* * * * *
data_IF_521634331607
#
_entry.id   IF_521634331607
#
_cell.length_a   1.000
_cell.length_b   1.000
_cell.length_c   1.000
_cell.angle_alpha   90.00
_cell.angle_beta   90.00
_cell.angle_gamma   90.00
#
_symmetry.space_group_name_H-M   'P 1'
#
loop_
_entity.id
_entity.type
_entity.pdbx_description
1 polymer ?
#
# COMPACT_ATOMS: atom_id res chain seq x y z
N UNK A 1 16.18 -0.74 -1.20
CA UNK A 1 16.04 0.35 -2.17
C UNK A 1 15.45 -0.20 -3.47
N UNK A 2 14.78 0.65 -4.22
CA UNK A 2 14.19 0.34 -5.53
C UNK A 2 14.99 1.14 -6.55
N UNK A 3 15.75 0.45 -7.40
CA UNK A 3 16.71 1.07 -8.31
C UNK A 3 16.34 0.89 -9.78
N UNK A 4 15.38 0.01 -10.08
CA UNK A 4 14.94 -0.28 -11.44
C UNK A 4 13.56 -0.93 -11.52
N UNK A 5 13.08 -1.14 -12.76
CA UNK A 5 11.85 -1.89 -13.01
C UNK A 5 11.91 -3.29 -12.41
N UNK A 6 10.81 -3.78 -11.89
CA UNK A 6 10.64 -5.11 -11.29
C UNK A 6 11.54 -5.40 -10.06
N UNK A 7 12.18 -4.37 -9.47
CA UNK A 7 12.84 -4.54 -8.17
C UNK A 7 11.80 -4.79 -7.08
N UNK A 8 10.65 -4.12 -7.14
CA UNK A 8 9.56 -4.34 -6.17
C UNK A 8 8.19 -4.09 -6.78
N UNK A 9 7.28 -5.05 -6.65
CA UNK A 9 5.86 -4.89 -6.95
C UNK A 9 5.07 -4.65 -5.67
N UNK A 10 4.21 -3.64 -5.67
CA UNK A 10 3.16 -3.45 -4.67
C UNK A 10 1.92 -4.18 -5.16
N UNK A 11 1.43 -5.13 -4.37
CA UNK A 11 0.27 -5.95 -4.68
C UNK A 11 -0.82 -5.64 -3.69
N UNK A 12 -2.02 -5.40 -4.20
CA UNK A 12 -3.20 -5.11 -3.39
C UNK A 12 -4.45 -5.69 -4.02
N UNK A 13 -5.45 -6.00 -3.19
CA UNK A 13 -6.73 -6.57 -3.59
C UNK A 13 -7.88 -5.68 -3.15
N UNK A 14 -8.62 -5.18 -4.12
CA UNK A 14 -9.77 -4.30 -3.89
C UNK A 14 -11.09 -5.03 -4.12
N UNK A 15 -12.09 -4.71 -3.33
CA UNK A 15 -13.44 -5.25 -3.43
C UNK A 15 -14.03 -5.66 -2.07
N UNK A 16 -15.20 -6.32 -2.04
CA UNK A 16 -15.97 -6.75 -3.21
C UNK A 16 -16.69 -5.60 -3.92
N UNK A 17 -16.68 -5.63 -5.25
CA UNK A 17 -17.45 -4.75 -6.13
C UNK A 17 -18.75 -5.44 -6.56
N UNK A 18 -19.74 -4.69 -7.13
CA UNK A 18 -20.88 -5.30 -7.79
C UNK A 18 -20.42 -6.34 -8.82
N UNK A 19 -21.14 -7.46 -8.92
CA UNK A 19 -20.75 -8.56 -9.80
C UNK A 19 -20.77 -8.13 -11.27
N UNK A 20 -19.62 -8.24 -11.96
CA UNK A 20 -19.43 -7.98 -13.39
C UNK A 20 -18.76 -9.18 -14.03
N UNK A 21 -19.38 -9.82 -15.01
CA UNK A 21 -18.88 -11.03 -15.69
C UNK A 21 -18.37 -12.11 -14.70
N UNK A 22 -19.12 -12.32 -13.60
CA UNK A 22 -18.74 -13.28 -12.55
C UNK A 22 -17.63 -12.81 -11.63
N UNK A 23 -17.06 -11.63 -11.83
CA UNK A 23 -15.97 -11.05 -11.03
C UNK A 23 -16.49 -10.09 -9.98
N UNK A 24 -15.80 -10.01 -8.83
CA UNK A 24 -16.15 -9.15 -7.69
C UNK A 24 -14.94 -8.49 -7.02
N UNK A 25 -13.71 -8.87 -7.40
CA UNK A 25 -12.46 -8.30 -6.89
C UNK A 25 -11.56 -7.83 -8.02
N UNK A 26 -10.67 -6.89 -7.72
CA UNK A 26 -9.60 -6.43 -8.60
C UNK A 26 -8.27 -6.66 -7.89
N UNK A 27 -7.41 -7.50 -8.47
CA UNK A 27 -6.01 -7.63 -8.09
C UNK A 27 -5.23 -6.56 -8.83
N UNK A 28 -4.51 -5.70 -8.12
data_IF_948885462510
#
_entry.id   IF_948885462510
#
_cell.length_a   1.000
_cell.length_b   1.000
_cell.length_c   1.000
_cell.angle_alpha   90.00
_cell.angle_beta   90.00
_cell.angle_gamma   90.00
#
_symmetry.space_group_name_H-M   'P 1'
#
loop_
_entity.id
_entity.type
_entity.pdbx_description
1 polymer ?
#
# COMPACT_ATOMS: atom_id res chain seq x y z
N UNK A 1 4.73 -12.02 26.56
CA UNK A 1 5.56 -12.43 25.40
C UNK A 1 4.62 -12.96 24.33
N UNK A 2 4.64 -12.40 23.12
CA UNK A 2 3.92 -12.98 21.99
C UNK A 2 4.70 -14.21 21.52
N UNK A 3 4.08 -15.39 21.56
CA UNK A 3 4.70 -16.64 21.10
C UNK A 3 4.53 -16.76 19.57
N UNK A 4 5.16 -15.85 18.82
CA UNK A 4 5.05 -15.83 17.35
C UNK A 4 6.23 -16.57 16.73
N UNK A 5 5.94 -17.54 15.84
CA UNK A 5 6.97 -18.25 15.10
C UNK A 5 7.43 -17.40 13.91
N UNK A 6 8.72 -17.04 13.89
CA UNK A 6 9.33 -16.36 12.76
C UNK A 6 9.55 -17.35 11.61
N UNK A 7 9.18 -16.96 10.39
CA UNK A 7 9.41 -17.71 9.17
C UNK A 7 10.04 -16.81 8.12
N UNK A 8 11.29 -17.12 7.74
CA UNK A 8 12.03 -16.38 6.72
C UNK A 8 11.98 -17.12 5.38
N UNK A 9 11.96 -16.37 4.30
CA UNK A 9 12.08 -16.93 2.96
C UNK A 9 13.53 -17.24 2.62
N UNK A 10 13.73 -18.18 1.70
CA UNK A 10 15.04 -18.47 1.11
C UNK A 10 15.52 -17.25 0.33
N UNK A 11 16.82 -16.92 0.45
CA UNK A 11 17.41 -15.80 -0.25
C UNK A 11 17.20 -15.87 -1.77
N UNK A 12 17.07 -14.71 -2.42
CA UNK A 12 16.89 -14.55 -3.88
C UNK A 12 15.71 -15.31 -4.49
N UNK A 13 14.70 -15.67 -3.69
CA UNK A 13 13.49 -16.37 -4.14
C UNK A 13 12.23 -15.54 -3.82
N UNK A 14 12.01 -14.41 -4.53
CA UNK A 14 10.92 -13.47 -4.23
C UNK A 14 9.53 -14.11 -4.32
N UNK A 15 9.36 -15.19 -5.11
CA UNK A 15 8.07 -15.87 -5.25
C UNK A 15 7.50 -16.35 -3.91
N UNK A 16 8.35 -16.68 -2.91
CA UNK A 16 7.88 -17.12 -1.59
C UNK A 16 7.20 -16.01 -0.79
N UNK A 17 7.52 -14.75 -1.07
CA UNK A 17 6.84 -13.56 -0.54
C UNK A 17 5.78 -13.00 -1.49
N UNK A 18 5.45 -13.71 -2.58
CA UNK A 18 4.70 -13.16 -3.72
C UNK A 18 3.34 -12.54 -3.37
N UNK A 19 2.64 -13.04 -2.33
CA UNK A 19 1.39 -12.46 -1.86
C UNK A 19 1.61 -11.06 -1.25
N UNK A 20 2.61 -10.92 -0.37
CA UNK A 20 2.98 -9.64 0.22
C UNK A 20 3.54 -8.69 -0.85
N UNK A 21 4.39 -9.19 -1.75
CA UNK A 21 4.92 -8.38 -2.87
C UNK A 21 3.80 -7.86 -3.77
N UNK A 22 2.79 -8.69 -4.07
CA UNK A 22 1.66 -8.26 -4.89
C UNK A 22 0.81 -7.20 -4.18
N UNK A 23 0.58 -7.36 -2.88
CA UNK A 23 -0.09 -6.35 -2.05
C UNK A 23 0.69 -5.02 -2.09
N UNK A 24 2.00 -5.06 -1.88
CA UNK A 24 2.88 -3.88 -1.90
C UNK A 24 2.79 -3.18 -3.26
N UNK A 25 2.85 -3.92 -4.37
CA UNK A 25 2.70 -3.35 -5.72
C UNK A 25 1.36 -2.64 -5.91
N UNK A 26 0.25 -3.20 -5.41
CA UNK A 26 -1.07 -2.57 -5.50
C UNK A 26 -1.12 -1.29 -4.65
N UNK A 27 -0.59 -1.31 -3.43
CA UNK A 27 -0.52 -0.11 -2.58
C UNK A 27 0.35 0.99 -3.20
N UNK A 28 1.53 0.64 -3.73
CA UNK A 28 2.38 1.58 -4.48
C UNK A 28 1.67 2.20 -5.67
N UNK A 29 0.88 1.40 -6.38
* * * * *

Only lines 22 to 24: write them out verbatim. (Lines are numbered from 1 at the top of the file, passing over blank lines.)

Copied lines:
CA UNK A 1 16.04 0.35 -2.17
C UNK A 1 15.45 -0.20 -3.47
N UNK A 2 14.78 0.65 -4.22